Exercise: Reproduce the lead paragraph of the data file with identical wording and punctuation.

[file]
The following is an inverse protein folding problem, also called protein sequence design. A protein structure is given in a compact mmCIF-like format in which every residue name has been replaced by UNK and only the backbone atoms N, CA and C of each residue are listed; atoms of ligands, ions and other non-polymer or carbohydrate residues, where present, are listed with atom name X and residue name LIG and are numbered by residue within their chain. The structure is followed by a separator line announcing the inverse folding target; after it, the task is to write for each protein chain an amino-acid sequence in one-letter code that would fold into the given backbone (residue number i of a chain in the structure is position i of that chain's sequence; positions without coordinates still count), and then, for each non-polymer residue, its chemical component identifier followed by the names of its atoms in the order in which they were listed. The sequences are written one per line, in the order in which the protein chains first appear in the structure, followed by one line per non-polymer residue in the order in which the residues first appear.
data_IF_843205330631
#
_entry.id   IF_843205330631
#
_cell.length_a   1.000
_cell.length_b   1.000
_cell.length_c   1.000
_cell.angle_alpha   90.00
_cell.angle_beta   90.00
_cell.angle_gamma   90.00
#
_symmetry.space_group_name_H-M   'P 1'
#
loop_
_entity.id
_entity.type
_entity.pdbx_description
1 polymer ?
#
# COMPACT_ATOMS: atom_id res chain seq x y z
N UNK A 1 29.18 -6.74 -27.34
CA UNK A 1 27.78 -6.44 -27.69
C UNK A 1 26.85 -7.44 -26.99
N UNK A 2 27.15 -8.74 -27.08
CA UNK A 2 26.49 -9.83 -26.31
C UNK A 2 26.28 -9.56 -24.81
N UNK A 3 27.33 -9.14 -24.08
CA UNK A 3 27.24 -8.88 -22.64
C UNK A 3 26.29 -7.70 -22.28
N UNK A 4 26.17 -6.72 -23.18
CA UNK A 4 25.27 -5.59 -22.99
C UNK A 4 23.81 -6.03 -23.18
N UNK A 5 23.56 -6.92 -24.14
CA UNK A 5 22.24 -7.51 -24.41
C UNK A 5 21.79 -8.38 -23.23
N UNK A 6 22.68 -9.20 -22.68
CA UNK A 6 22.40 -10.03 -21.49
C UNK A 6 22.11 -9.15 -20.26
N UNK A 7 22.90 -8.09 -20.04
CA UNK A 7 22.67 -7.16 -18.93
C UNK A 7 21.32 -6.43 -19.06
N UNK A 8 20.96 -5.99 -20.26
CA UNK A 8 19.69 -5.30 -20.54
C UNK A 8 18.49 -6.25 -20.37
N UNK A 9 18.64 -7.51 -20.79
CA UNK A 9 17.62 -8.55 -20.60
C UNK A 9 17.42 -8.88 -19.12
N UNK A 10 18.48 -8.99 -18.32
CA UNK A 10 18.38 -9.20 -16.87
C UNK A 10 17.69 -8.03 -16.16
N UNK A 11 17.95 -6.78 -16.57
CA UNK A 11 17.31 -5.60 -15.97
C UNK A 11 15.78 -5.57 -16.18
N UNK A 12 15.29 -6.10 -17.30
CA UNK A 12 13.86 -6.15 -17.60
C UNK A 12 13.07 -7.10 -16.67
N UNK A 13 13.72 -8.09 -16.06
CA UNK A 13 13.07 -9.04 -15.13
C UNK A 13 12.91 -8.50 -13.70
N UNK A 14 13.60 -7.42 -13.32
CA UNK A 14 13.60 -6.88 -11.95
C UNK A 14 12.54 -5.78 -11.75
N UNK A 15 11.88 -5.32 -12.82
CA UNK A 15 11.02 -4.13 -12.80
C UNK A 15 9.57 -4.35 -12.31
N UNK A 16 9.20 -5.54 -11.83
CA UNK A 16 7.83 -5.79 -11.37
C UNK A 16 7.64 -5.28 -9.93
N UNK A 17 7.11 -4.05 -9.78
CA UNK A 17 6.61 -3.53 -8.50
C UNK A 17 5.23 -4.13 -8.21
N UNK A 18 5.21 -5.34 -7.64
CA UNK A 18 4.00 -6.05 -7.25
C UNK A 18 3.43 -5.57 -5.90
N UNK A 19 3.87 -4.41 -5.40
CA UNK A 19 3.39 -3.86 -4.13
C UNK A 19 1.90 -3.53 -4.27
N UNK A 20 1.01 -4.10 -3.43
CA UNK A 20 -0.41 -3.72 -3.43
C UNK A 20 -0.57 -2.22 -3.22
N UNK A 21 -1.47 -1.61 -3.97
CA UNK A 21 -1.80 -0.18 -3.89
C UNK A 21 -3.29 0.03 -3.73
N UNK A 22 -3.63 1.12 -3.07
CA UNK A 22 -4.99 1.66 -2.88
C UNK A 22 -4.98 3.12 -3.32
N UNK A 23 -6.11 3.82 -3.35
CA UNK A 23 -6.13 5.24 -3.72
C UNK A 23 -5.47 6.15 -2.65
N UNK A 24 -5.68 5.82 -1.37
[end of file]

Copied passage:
The following is an inverse protein folding problem, also called protein sequence design. A protein structure is given in a compact mmCIF-like format in which every residue name has been replaced by UNK and only the backbone atoms N, CA and C of each residue are listed; atoms of ligands, ions and other non-polymer or carbohydrate residues, where present, are listed with atom name X and residue name LIG and are numbered by residue within their chain. The structure is followed by a separator line announcing the inverse folding target; after it, the task is to write for each protein chain an amino-acid sequence in one-letter code that would fold into the given backbone (residue number i of a chain in the structure is position i of that chain's sequence; positions without coordinates still count), and then, for each non-polymer residue, its chemical component identifier followed by the names of its atoms in the order in which they were listed. The sequences are written one per line, in the order in which the protein chains first appear in the structure, followed by one line per non-polymer residue in the order in which the residues first appear.